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Sunday, 8 April, 2001, 15:45 GMT 16:45 UK
A Cold War in paradise
Fisherman off Hainan island, China
There is more to Hainan than military technology
By the BBC's Matt Frei in Hainan

Hainan Island is an unlikely place for a Cold War hostage spy drama.

Caressed by the tropical sun, this is pure Club Med, a Chinese Hawaii.

The airport in Haikou was bristling, not with soldiers, but package tourists from Beijing and Shanghai, wearing pink baseball hats.

There were no marooned spy planes on this tarmac, but a fleet of Hainan airline jets decorated with palm trees.

Even the customary secret service at the airport were friendly and accommodating. I almost expected to be handed a welcome drink.

On the golden beaches, Chinese men and women were sunbathing.

Then jets screamed over my head, one every minute for about an hour.

The jets were a reminder that Hainan Island is also the naval nerve centre of China's underbelly.

From here the southern fleet sails forth to assert Chinese control over the South China Sea.

Relaxed reaction

On the beach I approached a group of young men.

They looked like soldiers on a break.

A poster of former President Clinton and Secretary of State Madeleine Albright, Hainan, China
China has noticed a change in style since the Clinton team left office
"What do you think of the spy plane incident?", I ventured in my terrible Mandarin.

They shrugged their shoulders and looked at each other. I resorted to charades and circled them with arms extended like wings.

They giggled and must have though that I was insane.

I am not sure whether this relaxed attitude to the biggest diplomatic crisis in the new millennium is representative.

In Beijing the students have apparently been desperate to demonstrate, the internet chatrooms have been humming with jingoistic vitriol: "Down with America, kill, kill, kill" was one suggestion of how the American crew should be dealt with.

Laid bare

What struck me are both the similarities and differences between China and America, laid bare by this crisis.


Did President Bush senior really preside over the end of the Cold War only to have his son dust it off from the attic of history?

The heroic pictures of the dashing martyr, Wang Wei, paraded on state television, they reminded me of old-style communist posters.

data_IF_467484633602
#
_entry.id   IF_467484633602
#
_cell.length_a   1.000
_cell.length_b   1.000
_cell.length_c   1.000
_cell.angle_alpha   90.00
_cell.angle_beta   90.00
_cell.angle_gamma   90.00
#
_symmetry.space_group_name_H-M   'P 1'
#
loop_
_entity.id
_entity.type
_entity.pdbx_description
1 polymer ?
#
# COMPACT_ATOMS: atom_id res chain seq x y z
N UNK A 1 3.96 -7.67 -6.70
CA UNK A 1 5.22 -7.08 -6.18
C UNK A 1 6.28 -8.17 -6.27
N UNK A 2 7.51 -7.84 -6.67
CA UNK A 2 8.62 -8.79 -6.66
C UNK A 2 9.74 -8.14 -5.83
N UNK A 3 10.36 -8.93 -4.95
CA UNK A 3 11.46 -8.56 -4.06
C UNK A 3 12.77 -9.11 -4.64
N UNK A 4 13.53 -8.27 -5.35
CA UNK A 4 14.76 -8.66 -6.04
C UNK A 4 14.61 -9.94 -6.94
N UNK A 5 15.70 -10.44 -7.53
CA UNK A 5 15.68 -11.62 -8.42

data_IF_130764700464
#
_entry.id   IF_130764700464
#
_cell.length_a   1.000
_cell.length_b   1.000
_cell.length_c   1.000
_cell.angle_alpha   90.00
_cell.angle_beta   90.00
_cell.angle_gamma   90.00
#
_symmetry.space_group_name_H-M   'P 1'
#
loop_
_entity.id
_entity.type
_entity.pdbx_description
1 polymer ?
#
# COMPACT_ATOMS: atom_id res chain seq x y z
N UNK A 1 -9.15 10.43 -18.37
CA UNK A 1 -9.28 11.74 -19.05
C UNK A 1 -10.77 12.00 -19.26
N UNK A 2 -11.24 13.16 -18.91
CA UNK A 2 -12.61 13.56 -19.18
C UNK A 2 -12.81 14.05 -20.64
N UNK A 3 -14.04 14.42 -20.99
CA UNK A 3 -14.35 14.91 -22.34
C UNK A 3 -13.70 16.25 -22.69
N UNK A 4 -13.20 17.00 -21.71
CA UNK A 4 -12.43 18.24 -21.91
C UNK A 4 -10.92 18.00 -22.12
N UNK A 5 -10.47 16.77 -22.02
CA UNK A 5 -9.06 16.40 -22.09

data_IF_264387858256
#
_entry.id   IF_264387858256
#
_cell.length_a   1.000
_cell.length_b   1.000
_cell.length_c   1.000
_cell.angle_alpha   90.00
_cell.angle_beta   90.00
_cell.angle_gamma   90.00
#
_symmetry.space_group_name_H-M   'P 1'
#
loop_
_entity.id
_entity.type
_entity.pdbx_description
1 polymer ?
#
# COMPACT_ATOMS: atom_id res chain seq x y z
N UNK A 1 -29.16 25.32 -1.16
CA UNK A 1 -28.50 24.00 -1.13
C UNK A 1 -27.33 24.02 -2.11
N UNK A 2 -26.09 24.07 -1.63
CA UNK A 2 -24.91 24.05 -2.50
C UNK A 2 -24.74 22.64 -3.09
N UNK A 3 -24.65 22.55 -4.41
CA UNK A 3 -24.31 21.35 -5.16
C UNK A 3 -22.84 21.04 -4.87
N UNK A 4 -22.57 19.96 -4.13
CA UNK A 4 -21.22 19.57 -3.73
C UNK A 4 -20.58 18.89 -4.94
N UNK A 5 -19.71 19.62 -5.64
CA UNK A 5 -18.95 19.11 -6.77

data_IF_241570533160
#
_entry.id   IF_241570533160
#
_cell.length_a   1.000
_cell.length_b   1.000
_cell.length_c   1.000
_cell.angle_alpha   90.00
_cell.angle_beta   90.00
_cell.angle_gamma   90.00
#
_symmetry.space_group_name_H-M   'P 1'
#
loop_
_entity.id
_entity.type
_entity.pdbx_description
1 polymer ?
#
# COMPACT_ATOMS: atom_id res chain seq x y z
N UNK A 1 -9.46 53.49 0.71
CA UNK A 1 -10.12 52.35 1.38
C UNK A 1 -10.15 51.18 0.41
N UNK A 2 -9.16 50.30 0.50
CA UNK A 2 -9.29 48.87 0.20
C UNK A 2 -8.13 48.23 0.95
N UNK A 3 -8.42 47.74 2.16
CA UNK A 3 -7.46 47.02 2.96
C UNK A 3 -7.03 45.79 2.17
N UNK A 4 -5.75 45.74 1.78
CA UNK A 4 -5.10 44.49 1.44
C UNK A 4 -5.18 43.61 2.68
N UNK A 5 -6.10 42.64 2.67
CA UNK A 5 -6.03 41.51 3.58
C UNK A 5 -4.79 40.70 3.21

Then there was the starched woman interviewer asking the surviving pilot, Yu Zhao, who was to blame for the accident, clearly a leading question.

He turned to the camera, gestured angrily, and rattled off an accusation against reckless American flying.

Yellow ribbons

Meanwhile, in Dakota, where many of the crew and their families are based, they were tying yellow ribbons round old oak trees before the word "hostage," had even been uttered by the most hawkish senators.

George W Bush
Is George W Bush rekindling the Cold War?
In these dramas everyone seems to know the script and the roles have long been cast. What an irony.

Did President Bush senior really preside over the end of the Cold War only to have his son dust it off from the attic of history? No, that would be unfair.

Considering the emotions that bubble underneath the surface and the mutual suspicions between the world's only remaining superpower and its next aspiring one, the two leaders did remarkably well in restraining emotions.

Jiang Zemin ordered even the loneliest demonstrators to be dragged off the streets.

After the Belgrade embassy bombing, the Chinese authorities bussed them in their thousands to besiege the US ambassador.


This incident has shattered the cosy ambiguity of Clinton's policy of engagement towards Beijing

In Washington, President Bush junior may not have oozed Clintonesque poetry, but he did his best to feel the pain of the lost Chinese pilot.

His terse economic delivery, I think, rather suited the stand-off: firm, without being inflammatory.

So much for the delivery.

Friend or foe?

But the whole crisis has exposed one rather alarming fact which is that the West, and especially America, doesn't know whether China is a friend or a foe.

This incident has shattered the cosy ambiguity of Clinton's policy of engagement towards Beijing.

In purely pragmatic terms, these countries have many common interests, especially in one field - the economy.


We the Chinese have been humiliated by outsiders for such a long time and now America wants to keep China small

Chinese chef
China's accession to the World Trade Organisation may provide a much needed boost for America's lumbering economy.

While the Nasdaq has nose-dived, the Shanghai stockmarket has surged upwards.

But if money and commerce were the only other issue, most of us journalists could go home.

What makes China's attitude to the West so complex is history. Chinese friends never stop telling me that their country has four, or was it four and a half thousand years of continuous history.

Wang Wei
Missing Pilot Wang Wei
I am not sure exactly what that means beyond the fact that the middle kingdom has a very long memory.

"Don't you see?," Mr Ong said as he was chopping up a braised duck at the Double Happiness restaurant in Hong Kong, with unusual vigour.

"We the Chinese have been humiliated by outsiders for such a long time and now America wants to keep China small."

This week that was an opinion I heard from a cook and from a professor of political science.

So clearly it has some support from a broad spectrum of society, and it is certainly an issue that needs to be addressed.

And just imagine if the reverse had happened - a Chinese spy plane flying off the coast of Florida causing the crash of a US F-18 and the death of an American pilot.


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